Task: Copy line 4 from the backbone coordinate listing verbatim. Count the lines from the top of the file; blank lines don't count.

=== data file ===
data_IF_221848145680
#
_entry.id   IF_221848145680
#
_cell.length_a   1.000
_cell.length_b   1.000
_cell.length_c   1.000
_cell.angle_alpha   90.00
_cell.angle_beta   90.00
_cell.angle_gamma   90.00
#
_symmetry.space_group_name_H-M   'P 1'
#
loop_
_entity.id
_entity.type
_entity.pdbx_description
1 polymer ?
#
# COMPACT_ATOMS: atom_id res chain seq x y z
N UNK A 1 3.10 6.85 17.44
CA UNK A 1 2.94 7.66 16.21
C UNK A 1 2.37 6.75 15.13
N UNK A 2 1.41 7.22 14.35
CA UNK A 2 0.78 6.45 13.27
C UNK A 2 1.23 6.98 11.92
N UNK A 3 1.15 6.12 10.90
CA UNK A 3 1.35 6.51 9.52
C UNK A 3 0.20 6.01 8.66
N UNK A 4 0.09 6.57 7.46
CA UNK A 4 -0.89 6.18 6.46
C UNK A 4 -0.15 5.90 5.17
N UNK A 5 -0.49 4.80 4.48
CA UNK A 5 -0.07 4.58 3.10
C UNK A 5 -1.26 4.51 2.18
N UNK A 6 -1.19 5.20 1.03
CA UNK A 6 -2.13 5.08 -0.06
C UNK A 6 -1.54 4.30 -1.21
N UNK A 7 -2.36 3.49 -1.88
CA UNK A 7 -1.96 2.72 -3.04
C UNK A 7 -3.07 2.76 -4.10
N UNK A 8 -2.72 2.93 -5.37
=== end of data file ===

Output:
#